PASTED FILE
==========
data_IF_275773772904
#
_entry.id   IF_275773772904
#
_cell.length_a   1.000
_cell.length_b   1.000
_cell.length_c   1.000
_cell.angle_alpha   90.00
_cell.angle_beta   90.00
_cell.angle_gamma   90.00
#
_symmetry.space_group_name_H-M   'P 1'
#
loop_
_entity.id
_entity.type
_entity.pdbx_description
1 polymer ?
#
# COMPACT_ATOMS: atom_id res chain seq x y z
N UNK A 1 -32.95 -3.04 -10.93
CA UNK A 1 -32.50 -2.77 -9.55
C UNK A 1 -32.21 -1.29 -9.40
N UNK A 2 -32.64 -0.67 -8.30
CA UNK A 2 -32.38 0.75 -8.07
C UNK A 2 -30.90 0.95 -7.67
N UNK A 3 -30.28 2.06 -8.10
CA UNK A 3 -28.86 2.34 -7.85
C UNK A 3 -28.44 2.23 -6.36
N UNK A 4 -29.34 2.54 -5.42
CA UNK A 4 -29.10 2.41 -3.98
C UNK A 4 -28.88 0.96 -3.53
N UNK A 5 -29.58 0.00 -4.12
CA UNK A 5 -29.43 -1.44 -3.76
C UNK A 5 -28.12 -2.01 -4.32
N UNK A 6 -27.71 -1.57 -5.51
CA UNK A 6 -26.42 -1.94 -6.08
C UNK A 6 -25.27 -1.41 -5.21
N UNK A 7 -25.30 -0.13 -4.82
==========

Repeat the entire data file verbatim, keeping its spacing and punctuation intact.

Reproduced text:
data_IF_275773772904
#
_entry.id   IF_275773772904
#
_cell.length_a   1.000
_cell.length_b   1.000
_cell.length_c   1.000
_cell.angle_alpha   90.00
_cell.angle_beta   90.00
_cell.angle_gamma   90.00
#
_symmetry.space_group_name_H-M   'P 1'
#
loop_
_entity.id
_entity.type
_entity.pdbx_description
1 polymer ?
#
# COMPACT_ATOMS: atom_id res chain seq x y z
N UNK A 1 -32.95 -3.04 -10.93
CA UNK A 1 -32.50 -2.77 -9.55
C UNK A 1 -32.21 -1.29 -9.40
N UNK A 2 -32.64 -0.67 -8.30
CA UNK A 2 -32.38 0.75 -8.07
C UNK A 2 -30.90 0.95 -7.67
N UNK A 3 -30.28 2.06 -8.10
CA UNK A 3 -28.86 2.34 -7.85
C UNK A 3 -28.44 2.23 -6.36
N UNK A 4 -29.34 2.54 -5.42
CA UNK A 4 -29.10 2.41 -3.98
C UNK A 4 -28.88 0.96 -3.53
N UNK A 5 -29.58 0.00 -4.12
CA UNK A 5 -29.43 -1.44 -3.76
C UNK A 5 -28.12 -2.01 -4.32
N UNK A 6 -27.71 -1.57 -5.51
CA UNK A 6 -26.42 -1.94 -6.08
C UNK A 6 -25.27 -1.41 -5.21
N UNK A 7 -25.30 -0.13 -4.82